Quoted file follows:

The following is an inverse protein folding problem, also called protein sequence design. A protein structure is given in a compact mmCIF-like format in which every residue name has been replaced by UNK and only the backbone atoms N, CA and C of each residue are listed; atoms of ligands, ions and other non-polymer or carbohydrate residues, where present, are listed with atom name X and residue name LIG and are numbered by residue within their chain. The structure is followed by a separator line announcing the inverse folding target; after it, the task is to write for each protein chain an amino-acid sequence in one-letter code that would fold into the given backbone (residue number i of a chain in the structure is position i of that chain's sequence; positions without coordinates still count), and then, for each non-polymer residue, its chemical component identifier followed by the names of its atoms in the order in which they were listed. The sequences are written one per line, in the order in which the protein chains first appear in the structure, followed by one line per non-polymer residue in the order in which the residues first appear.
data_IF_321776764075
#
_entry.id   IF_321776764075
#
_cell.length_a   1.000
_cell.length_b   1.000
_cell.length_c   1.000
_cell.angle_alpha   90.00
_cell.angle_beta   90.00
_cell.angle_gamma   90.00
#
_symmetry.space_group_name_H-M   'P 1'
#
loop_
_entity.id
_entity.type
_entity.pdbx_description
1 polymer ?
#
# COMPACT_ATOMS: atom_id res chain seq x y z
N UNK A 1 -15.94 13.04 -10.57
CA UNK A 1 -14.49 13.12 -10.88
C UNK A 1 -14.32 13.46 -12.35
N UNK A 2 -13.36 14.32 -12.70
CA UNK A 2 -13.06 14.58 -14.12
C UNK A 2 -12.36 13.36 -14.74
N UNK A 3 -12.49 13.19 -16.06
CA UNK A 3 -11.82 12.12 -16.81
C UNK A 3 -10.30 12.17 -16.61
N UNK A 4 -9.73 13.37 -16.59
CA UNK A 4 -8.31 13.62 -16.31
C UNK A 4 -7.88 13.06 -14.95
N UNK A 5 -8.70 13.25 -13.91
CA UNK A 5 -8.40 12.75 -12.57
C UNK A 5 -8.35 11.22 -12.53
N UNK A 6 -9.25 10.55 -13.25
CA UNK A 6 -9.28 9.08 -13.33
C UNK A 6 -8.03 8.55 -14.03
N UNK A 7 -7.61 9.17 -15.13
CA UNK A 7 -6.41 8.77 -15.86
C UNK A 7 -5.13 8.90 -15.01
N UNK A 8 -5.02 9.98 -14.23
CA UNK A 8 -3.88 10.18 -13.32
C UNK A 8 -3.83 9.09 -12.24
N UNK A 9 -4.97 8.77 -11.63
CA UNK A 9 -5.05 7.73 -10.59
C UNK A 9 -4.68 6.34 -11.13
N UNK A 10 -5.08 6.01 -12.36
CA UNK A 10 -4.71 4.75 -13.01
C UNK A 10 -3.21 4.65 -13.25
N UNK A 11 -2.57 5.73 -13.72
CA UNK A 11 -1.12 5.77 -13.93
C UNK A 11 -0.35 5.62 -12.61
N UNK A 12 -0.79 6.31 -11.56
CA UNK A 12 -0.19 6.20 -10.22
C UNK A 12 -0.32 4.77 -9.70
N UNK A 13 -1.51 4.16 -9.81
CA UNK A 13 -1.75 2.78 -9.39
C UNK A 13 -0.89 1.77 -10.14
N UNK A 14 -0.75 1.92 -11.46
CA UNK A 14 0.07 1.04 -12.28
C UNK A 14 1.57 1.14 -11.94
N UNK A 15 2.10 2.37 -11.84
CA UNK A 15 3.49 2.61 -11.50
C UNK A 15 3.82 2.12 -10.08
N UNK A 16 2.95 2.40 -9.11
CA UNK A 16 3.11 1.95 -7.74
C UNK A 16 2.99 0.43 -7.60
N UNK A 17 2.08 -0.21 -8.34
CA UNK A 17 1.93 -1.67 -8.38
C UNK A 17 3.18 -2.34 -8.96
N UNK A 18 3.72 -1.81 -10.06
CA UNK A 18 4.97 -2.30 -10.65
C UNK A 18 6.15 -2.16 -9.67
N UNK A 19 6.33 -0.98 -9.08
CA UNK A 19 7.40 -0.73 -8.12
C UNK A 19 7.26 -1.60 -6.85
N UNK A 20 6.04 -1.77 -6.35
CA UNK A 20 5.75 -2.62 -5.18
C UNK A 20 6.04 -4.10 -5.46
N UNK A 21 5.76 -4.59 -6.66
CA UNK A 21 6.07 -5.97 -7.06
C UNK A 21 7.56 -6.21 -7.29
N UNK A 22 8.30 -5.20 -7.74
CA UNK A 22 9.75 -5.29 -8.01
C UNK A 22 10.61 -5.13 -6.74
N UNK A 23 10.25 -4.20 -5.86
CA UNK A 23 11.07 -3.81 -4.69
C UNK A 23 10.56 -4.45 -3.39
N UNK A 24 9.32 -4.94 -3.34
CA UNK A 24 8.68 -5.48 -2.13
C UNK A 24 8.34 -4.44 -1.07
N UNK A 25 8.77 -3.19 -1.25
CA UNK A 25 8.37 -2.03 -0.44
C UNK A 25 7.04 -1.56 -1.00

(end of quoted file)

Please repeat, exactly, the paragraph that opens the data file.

The following is an inverse protein folding problem, also called protein sequence design. A protein structure is given in a compact mmCIF-like format in which every residue name has been replaced by UNK and only the backbone atoms N, CA and C of each residue are listed; atoms of ligands, ions and other non-polymer or carbohydrate residues, where present, are listed with atom name X and residue name LIG and are numbered by residue within their chain. The structure is followed by a separator line announcing the inverse folding target; after it, the task is to write for each protein chain an amino-acid sequence in one-letter code that would fold into the given backbone (residue number i of a chain in the structure is position i of that chain's sequence; positions without coordinates still count), and then, for each non-polymer residue, its chemical component identifier followed by the names of its atoms in the order in which they were listed. The sequences are written one per line, in the order in which the protein chains first appear in the structure, followed by one line per non-polymer residue in the order in which the residues first appear.